As Polls Show Romney Trailing In Swing States, Obama Edges Towards 270 Goal

It's true that Mitt Romney trails President Obama in most key battleground states, but the margins are in single digits
Mark Lennihan AP

Originally published on Thu September 27, 2012 5:04 pm

The election is not over, we are told time and time again, and it's not. There are still some 40-plus days to go, there are still debates to be had. It's true that Mitt Romney trails President Obama in most key battleground states, but the margins are in single digits. And, lest we forget, it's not that presidential candidates down in the polls haven't come from behind to win in the past.

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It's All Politics
6:13 pm
Mon September 24, 2012

Record Number Of Early Votes Expected Ahead Of Election Day

Tuesday marks six weeks until Election Day, but registered voters in two dozen states are already able to cast a ballot for president, with more states to allow early voting in the coming weeks.

In the 2000 presidential election, early voting accounted for 15 percent of the total ballots cast. By 2008, that doubled to 30 percent, according to the United States Elections Project at George Mason University. It's expected to be on the rise again this year.

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The Two-Way
5:32 pm
Mon September 24, 2012

New Yorkers Rush By As Embattled Anti-Jihad Ads Hit The Subway

Ads condemning radical Islam went up in the New York City subway system today. The transit authority posted them after losing a legal battle with the ads' sponsor.
Timothy A. Clary AFP/Getty Images

Originally published on Thu October 4, 2012 11:44 am

Starting today, New York commuters are passing controversial new ads equating radical Muslims with "savages."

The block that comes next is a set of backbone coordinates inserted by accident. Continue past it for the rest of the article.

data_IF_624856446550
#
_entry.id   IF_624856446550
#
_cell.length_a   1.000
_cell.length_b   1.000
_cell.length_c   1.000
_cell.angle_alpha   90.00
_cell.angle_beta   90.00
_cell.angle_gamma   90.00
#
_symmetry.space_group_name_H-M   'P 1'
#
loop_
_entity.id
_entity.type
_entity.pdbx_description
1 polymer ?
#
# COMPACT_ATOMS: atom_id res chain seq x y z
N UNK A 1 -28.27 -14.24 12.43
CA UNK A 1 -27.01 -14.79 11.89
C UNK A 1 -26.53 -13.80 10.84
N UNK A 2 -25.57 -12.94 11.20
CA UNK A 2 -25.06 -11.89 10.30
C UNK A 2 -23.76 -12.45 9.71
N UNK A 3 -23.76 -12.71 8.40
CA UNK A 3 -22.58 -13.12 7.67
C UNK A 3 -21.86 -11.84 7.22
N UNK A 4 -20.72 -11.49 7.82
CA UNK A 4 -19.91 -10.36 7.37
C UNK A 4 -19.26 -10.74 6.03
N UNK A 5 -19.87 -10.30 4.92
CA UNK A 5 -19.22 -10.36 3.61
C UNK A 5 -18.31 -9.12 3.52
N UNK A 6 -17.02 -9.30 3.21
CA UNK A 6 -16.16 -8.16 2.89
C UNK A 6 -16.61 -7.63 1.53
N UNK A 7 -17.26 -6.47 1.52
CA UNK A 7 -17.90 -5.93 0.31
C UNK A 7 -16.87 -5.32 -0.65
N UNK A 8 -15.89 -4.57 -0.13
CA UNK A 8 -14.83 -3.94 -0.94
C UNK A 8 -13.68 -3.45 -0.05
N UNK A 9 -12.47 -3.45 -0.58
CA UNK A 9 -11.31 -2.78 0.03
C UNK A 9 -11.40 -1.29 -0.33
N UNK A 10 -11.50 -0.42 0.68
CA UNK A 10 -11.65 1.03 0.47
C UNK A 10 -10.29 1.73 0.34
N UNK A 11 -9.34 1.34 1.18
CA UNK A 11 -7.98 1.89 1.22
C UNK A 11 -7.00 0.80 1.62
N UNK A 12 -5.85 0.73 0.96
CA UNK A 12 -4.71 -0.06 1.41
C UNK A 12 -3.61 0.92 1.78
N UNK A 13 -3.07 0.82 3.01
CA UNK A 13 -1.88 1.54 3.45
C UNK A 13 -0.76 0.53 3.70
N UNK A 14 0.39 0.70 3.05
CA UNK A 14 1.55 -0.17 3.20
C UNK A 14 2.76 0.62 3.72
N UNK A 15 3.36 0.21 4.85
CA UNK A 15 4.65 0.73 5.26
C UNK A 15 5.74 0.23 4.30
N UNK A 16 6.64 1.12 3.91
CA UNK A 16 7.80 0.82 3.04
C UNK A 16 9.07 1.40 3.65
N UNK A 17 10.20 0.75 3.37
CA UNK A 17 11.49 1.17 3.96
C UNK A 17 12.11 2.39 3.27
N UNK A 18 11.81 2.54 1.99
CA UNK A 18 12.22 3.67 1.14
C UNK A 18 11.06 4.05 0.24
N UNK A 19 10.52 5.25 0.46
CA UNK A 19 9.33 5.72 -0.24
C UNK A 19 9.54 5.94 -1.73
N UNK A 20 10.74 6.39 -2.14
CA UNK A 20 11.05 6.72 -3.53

New York's Metro Transit Authority posted the ads in 10 subway stations today after a losing a legal battle with the pro-Israel group the American Freedom Defense Initiative.

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Election 2012
5:09 pm
Mon September 24, 2012

Early Voting Grows In Popularity Across Country

Originally published on Tue September 25, 2012 5:11 pm

Transcript

MELISSA BLOCK, HOST:

So six weeks to go before Election Day, but in-person early voting has already started in a handful of states. Many others will begin soon, and more and more of us are choosing to vote early. In Colorado, for example, where we just heard from Ari Shapiro, nearly 80 percent of votes were cast early in the 2008 presidential election.

Michael McDonald tracks these trends with the U.S. Elections Project at George Mason University and he joins me now. Welcome to the program.

MICHAEL MCDONALD: Oh, thank you for having me.

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Around the Nation
4:43 pm
Mon September 24, 2012

Aung San Suu Kyi Makes Midwest Detour On U.S. Visit

Originally published on Tue September 25, 2012 5:11 pm

Transcript

ROBERT SIEGEL, HOST:

You're listening to ALL THINGS CONSIDERED from NPR News.

MELISSA BLOCK, HOST:

Aung San Suu Kyi is on her first trip to the U.S. in decades. After years under house arrest, she is now a member of parliament in Myanmar, also known as Burma. So far, she's collected honors and drawn crowds in the places you might expect: New York City, Washington, D.C. But tomorrow, she heads to a smaller community in the Midwest. Sean Bueter, of member station WBOI, explains where she's going and why.